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Who gets to pick what we study?

robertson 2 Angel Kuo.JPG
Robertson Hall, the home of the School of Public and International Affairs. 
Angel Kuo / The Daily Princetonian

National attention on higher education feels like it’s constantly increasing, with the spotlight shining especially brightly upon elite institutions. It should come as no surprise that after years of casting themselves as the makers of future world leaders, Ivy League schools succeeded in convincing America that they are, indeed, important. When the education of the next generation of presidents, billionaires, and business leaders is on the line, it’s reasonable to expect that the current ruling class would want a say. While this interference can manifest through democratic processes — from campaign threats about taxing endowments to federal investigations over student life — it’s private influence that seems to be sparking the most concern inside universities themselves. Donations to universities take place out of the public eye, with the decisions of a few affecting the lives of a large community. But should this form of behind-the-doors influence be a cause for concern?

This question is playing out in real time at the University of Pennsylvania. In early December, billionaire Marc Rowan emailed Penn’s Board of Trustees a set of 18 questions intended to help the group reconsider Penn’s future in light of the resignation of former president Liz Magill. Last week, professors rallied in opposition to his apparent interference in determining the nature of the university. Dr. Amy Offner, a history professor, worried that this represented the growing “national assault on higher education, an assault organized by billionaires, lobbying organizations, and politicians.” This so-called “anti-democratic” trend, she claimed, seeks to undermine what are classically considered necessities to promote intellectual flourishing and the unencumbered pursuit of truth: faculty freedom to explore and teach according to their judgment, and freedom to self-govern accordingly.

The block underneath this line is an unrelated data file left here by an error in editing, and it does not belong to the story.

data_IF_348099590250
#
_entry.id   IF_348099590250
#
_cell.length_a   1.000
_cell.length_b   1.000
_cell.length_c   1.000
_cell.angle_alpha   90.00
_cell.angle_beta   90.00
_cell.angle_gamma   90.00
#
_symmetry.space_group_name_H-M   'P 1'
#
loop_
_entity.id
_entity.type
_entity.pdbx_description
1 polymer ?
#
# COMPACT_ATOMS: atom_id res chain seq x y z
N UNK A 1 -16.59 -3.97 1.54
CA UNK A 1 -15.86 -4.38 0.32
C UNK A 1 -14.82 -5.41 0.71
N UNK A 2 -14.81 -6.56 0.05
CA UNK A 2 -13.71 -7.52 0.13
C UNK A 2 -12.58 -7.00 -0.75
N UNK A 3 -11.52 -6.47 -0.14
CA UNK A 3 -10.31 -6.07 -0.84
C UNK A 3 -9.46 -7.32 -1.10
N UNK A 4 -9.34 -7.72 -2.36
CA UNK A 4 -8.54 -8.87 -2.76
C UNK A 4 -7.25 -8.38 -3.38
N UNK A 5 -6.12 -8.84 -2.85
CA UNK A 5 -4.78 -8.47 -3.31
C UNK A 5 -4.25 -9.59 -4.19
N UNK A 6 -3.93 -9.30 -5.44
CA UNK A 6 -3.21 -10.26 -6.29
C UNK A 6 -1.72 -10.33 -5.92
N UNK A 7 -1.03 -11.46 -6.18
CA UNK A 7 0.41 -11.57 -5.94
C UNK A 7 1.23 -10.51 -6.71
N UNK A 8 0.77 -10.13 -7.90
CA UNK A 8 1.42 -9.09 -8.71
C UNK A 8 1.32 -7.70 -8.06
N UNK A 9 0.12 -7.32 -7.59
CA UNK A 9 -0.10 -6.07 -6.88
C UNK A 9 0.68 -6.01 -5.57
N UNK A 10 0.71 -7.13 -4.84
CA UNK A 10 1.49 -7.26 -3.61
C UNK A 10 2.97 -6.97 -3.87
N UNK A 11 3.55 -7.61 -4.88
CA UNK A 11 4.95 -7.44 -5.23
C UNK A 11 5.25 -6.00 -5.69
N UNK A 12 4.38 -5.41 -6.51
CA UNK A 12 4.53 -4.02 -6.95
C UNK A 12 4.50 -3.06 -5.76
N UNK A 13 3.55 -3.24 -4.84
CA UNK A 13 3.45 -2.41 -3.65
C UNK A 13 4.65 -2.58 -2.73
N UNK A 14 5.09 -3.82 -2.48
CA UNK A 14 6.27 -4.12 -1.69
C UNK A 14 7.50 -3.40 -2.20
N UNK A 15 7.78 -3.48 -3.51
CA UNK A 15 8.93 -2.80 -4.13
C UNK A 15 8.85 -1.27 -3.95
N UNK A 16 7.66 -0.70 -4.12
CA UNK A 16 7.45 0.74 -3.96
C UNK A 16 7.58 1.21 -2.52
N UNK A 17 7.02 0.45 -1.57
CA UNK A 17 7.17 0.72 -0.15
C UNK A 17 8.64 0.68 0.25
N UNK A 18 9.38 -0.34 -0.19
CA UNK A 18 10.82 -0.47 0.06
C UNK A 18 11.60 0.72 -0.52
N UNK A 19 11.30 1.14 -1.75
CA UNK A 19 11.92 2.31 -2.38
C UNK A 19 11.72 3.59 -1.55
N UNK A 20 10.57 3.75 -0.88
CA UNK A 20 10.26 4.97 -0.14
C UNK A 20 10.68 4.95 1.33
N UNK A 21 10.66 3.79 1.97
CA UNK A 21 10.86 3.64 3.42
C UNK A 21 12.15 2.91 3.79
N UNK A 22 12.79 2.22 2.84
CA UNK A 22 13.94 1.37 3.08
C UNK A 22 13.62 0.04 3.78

Yet philanthropic interventions are no less democratic than any other ways in which a university is governed. Indeed, academia is rife with impositions from non-intellectuals. Singling out donors for their interference is not a fruitful endeavor for protecting the cause of intellectual freedom. Instead, academics must demand from university leadership a commitment to scholarly self-governance and systems of administrative management that form donor relationships designed to support academic inquiry.

While imagining the university as a democratic bastion falling under the pressure of the big bad billionaire might make for a pretty picture, it’s far from the truth. After all, as many have recently noted, no one votes the presidents in or out. At Princeton, for example, presidents, deans, and charter trustees are appointed by a small group and not democratically elected, which is to say nothing of the countless administrators who guide student life despite not necessarily being scholars. It’s not the donors that academics should be concerned with, but university administrations themselves. 

The private nature of university administrations makes complaints that donors are outsiders impinging on a democracy all the more perplexing. At the Penn faculty protest, a sign declared “Hands off our university” in the photo accompanying the coverage in The New York Times. This posits a well-defined university community — something which certainly does not exist. “Our” includes far more than those involved in intellectual life — such as the myriad staff groups making research and learning possible —  and it’s not at all clear that a donor can reasonably be excluded from this. Prior to forming a philanthropic partnership, a wealthy individual is nothing more than one more outsider perspective. But upon accepting their generosity (which a university is under no obligation to do), they are recognized as sharing in the mission of the university, and thus becoming a member of its community. For all the claims that donors are “external to the university functions,” they enable many of those functions in the first place.

To cry foul when donors attempt to use their money for a cause they value fails to correctly identify those who are acting unjustly. Why shouldn’t someone use their money for their own purposes? Rather than blame billionaires for failing to meet standards of behavior that don’t actually exist, academics must realize that they are being failed instead by the leaders of their intellectual communities who create conditions under which academic freedom can be challenged in the first place. It’s time to let go of the pretense that universities always tend toward the good, so long as these mean outsiders can be shaken off. In fact, it’s the governing systems that allow non-scholars — be they donors or administrators — to make decisions about educational direction and missions that threaten academic freedom the most.